"Hairspray" producer Adam Epstein has signed David Javerbaum of "The Daily Show" and Adam Schlesinger of Fountains of Wayne to write the songs for the musical stage version of John Waters' 1990 comedy "Cry-Baby," according to Variety. Brad Oscar and Roger Bart will step into the roles of Max Bialystock and Leo Bloom in "The Producers."
ENTERTAINMENT
May 18, 2004 | From Associated Press
Talk about being in demand: Hunter Foster, nominated for a 2004 Tony Award for his portrayal of the mild-mannered clerk in "Little Shop of Horrors," will leave that Broadway show June 6 and nine days later will join the cast of Mel Brooks' "The Producers." Foster will replace Roger Bart in the role of Leo Bloom, with Brad Oscar continuing as Max Bialystock.
ENTERTAINMENT
February 4, 2005 | From Associated Press
"The Producers" was named best musical of 2004 at the London Critics' Circle Theatre Awards, while the National Theatre dominated the drama prizes. The Mel Brooks musical, a popular and critical hit since its November opening, has had its share of backstage troubles. The show lost original star Richard Dreyfuss three weeks before opening. His replacement, Nathan Lane, was forced to pull out two weeks early due to a back injury. Brad Oscar is now starring in the London production.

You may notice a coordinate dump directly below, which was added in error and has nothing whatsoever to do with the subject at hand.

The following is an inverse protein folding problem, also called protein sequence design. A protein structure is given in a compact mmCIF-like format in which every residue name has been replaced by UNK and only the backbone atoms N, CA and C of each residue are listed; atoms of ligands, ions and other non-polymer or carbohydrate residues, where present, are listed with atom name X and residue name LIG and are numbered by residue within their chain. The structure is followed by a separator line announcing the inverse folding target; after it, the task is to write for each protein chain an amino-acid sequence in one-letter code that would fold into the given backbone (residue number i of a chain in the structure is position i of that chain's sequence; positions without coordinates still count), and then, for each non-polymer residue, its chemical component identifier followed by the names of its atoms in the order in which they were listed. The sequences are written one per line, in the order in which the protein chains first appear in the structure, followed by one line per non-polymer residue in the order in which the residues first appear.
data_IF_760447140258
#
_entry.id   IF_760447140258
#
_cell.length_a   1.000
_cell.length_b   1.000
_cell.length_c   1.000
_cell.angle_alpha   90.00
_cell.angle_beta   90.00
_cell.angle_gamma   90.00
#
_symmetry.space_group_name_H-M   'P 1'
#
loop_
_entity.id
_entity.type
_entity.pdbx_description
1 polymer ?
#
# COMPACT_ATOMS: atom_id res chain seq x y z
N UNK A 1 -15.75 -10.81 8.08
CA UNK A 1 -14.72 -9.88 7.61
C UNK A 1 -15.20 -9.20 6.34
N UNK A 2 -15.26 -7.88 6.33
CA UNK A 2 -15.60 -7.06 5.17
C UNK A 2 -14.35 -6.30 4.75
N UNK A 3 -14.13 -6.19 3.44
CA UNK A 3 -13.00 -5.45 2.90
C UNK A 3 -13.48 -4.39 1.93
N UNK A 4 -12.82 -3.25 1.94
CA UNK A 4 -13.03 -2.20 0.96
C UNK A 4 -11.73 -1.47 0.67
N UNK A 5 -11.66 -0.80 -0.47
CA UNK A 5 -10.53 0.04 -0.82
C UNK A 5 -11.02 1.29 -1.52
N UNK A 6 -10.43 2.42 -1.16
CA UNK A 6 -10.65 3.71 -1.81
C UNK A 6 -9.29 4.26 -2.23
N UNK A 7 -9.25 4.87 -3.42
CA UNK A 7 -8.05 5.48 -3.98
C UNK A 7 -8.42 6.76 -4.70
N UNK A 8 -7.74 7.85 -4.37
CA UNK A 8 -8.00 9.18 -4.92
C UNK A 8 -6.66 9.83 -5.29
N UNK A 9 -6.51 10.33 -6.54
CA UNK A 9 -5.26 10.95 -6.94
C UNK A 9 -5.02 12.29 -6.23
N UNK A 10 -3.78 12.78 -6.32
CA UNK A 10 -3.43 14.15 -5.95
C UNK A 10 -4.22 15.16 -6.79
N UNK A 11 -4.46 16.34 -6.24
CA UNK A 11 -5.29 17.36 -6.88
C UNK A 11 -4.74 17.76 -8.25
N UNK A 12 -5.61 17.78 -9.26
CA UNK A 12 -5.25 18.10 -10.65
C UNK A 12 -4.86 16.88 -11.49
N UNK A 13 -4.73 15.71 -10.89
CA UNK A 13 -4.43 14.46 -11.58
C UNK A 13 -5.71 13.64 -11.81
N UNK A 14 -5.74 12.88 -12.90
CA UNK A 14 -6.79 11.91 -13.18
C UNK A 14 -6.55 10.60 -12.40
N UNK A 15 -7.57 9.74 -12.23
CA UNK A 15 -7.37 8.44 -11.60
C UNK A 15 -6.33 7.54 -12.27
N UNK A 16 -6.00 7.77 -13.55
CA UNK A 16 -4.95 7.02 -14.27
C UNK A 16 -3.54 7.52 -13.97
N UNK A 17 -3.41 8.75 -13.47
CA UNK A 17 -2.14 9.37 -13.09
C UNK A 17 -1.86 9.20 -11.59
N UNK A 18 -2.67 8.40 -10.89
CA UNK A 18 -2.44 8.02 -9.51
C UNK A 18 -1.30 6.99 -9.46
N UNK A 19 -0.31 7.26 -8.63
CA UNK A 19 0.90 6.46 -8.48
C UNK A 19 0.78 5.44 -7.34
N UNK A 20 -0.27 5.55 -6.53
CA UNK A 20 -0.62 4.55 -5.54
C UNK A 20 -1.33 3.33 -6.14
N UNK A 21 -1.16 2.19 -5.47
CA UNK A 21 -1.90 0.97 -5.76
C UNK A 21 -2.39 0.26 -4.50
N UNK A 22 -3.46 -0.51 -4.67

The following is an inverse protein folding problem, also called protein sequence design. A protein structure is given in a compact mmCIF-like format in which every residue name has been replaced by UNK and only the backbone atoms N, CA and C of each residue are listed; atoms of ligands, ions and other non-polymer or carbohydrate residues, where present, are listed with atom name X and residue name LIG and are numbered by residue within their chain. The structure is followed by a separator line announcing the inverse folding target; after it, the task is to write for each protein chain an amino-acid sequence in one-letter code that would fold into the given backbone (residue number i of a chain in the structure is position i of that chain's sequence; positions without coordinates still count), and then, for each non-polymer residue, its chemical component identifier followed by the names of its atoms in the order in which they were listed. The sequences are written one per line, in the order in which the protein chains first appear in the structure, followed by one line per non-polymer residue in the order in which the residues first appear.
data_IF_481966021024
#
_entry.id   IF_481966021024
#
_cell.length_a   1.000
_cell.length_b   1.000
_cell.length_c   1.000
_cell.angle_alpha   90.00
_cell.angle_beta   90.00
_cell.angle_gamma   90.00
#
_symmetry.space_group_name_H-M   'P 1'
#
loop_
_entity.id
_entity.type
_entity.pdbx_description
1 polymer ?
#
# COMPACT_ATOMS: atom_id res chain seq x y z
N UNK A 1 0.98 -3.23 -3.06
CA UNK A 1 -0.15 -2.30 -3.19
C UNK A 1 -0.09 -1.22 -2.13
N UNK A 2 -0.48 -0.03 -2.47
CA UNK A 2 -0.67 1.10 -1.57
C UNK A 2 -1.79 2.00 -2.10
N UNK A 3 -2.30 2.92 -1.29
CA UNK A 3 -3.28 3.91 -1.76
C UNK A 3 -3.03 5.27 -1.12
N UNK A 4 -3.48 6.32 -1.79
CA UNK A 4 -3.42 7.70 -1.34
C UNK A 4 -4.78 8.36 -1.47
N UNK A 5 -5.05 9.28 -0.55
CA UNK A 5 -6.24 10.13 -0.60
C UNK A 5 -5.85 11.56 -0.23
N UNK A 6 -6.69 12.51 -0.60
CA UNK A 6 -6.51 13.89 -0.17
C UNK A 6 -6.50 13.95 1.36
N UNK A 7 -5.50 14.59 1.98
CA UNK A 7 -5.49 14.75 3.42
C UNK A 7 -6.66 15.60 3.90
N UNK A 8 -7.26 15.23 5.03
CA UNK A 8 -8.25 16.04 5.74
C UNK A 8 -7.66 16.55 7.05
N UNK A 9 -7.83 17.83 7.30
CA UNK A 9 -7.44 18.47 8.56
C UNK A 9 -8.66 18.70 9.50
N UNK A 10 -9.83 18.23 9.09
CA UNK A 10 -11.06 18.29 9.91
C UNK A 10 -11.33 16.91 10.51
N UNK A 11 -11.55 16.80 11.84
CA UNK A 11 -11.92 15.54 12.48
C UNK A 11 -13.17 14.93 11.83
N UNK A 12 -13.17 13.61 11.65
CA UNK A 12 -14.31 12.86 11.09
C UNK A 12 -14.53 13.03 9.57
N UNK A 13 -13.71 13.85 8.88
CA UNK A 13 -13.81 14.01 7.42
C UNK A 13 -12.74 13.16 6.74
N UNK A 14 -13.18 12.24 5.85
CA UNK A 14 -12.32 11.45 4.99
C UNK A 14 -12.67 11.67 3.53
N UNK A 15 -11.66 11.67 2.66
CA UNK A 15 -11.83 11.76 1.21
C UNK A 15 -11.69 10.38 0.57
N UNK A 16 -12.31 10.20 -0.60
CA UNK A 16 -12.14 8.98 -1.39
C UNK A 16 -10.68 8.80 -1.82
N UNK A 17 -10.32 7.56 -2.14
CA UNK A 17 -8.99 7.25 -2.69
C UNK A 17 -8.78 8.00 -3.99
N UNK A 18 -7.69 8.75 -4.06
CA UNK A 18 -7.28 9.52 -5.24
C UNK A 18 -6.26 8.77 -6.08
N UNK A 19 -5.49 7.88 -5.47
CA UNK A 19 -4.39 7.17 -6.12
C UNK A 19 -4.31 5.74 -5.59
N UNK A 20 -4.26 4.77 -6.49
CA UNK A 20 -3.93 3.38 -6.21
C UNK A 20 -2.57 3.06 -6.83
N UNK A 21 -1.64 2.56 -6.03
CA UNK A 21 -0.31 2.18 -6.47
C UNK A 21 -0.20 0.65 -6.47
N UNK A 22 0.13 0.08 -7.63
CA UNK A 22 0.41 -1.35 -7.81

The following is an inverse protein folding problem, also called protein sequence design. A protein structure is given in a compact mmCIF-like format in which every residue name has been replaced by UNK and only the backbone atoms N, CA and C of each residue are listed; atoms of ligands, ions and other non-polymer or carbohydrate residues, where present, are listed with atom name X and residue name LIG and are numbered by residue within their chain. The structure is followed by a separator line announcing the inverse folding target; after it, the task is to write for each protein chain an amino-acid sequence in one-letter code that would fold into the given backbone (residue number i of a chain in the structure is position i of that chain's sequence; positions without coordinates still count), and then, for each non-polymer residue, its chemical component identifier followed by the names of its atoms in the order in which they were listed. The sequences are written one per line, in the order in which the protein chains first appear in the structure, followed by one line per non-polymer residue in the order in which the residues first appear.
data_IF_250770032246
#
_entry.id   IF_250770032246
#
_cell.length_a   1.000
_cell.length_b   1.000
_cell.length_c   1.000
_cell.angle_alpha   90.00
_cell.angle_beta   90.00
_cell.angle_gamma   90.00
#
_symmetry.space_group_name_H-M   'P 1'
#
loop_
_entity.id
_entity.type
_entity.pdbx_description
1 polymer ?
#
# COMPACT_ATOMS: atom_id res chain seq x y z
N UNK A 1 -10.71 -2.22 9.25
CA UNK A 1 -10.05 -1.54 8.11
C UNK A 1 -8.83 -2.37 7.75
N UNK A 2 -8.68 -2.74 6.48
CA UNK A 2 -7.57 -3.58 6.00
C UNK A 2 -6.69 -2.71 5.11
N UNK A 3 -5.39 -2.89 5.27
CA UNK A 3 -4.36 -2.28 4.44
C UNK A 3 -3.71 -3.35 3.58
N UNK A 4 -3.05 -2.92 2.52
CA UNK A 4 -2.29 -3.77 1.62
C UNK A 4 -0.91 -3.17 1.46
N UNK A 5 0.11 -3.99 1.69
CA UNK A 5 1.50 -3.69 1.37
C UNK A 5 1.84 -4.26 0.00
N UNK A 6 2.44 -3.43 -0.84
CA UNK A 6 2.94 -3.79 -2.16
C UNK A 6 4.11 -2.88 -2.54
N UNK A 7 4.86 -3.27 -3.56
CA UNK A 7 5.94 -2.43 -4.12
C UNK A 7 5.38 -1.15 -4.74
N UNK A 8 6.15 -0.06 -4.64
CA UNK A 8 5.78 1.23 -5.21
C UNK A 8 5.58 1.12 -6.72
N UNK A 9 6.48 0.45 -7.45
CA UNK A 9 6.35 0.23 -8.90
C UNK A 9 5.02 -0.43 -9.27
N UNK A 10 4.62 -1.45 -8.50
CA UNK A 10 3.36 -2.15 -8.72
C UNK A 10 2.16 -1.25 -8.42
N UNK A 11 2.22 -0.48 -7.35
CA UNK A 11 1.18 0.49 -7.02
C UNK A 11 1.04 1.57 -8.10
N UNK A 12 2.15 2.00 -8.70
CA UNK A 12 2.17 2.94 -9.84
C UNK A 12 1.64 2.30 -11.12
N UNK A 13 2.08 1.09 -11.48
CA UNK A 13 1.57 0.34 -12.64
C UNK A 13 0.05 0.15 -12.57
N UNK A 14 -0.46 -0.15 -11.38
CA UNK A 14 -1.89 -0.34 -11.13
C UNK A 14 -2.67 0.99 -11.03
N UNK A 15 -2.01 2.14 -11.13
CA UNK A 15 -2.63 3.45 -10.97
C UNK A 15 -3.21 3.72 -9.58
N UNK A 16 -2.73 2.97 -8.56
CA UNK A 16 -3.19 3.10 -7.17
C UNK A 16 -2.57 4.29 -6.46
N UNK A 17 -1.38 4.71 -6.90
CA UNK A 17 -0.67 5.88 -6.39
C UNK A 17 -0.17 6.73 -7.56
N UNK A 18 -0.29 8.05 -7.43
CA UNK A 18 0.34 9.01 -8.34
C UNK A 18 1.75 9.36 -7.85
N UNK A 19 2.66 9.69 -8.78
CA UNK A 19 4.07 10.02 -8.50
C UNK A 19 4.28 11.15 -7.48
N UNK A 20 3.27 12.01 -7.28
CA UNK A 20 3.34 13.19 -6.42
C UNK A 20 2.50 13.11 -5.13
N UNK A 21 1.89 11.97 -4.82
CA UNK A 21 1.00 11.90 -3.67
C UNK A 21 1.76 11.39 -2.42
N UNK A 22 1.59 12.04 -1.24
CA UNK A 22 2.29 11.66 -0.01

ENTERTAINMENT
December 29, 2004 | From Associated Press
Back problems have forced Nathan Lane to quit the London West End run of "The Producers" almost two weeks earlier than planned. Lane has pulled out of five performances of the Mel Brooks musical since Dec. 16 after suffering two slipped discs. The 48-year-old actor has been advised to cancel his remaining performances, the musical's producers said Tuesday. Lane, who had been reprising his Tony-winning role from Broadway, was told he should recover in about six weeks.
ENTERTAINMENT
July 12, 2002
They said "The Producers" wouldn't survive on Broadway without its stars--then Brad Oscar came to the rescue. Plus: Bruce Springsteen, haunted by Sept. 11; the woman at the helm of "K-19: The Widowmaker"; and dancing without athleticism.
ENTERTAINMENT
April 26, 1994 | DON SHIRLEY, TIMES STAFF WRITER
You have to know musicals to appreciate "Forbidden Broadway 1994," the revue at the Tiffany. Its clever lampoons of Broadway icons might be lost on those who don't. Among its two-dozen sketches is a "Sunset Boulevard" takeoff mounted by the New York-based company for L.A. Without giving away the jokes, let's just say that writer-director Gerard Alessandrini not only puts Glenn Close (Susanne Blakeslee) and Patti LuPone (Christine Pedi) on the same stage and incorporates elements of the "Sunset" plot into their rivalry, but he also throws in Joe (Brad Oscar)
ENTERTAINMENT
January 15, 2013 | By Deborah Vankin
The new musical “Big Fish” has itself reeled in a big catch: the Neil Simon Theatre.   Based on Daniel Wallace's 1998 novel and the 2003 film directed by Tim Burton, the in-development production has had its eye on Broadway for several years; with a theater now secured, it's set to open Oct. 6 in New York. Directed and choreographed by Susan Stroman, who has five Tony wins under her belt, “Big Fish” will star two-time Tony Award winner Norbert Leo Butz (“Catch Me If You Can,” “Dirty Rotten Scoundrels”)